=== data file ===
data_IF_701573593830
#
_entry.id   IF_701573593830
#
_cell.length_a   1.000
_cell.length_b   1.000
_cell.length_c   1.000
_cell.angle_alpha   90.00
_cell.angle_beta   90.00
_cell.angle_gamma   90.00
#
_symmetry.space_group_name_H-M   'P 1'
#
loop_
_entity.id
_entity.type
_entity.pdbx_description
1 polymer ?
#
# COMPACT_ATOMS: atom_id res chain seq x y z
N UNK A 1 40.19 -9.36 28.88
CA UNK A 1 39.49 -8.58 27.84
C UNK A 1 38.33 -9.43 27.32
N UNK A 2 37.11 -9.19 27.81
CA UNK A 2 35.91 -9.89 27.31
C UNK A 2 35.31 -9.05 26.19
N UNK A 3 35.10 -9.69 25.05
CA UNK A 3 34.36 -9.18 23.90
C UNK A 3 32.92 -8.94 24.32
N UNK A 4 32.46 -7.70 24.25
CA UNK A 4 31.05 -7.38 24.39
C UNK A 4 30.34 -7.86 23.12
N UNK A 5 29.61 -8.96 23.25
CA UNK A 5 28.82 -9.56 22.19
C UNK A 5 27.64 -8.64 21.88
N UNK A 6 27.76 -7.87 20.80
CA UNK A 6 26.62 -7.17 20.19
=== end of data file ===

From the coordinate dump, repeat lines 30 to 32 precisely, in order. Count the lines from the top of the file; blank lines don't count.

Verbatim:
N UNK A 4 32.46 -7.70 24.25
CA UNK A 4 31.05 -7.38 24.39
C UNK A 4 30.34 -7.86 23.12